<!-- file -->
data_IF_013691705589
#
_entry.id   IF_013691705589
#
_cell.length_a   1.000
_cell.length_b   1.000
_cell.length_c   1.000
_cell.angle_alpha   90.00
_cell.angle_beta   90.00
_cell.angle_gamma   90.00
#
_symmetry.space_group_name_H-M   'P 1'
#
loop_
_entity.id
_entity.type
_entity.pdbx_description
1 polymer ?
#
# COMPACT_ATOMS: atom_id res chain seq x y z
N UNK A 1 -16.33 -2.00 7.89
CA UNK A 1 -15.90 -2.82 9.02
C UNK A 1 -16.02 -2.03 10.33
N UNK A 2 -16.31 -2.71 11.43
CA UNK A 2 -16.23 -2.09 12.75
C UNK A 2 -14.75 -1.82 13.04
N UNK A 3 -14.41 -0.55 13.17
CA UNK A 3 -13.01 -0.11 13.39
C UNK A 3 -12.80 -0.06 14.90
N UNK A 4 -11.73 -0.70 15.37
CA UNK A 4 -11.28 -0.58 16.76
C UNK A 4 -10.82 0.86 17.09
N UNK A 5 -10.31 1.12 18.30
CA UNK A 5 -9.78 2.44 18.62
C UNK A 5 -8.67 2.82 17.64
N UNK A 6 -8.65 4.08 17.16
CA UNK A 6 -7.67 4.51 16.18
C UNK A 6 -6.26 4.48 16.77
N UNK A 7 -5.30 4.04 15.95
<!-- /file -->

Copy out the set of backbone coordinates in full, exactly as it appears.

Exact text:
data_IF_013691705589
#
_entry.id   IF_013691705589
#
_cell.length_a   1.000
_cell.length_b   1.000
_cell.length_c   1.000
_cell.angle_alpha   90.00
_cell.angle_beta   90.00
_cell.angle_gamma   90.00
#
_symmetry.space_group_name_H-M   'P 1'
#
loop_
_entity.id
_entity.type
_entity.pdbx_description
1 polymer ?
#
# COMPACT_ATOMS: atom_id res chain seq x y z
N UNK A 1 -16.33 -2.00 7.89
CA UNK A 1 -15.90 -2.82 9.02
C UNK A 1 -16.02 -2.03 10.33
N UNK A 2 -16.31 -2.71 11.43
CA UNK A 2 -16.23 -2.09 12.75
C UNK A 2 -14.75 -1.82 13.04
N UNK A 3 -14.41 -0.55 13.17
CA UNK A 3 -13.01 -0.11 13.39
C UNK A 3 -12.80 -0.06 14.90
N UNK A 4 -11.73 -0.70 15.37
CA UNK A 4 -11.28 -0.58 16.76
C UNK A 4 -10.82 0.86 17.09
N UNK A 5 -10.31 1.12 18.30
CA UNK A 5 -9.78 2.44 18.62
C UNK A 5 -8.67 2.82 17.64
N UNK A 6 -8.65 4.08 17.16
CA UNK A 6 -7.67 4.51 16.18
C UNK A 6 -6.26 4.48 16.77
N UNK A 7 -5.30 4.04 15.95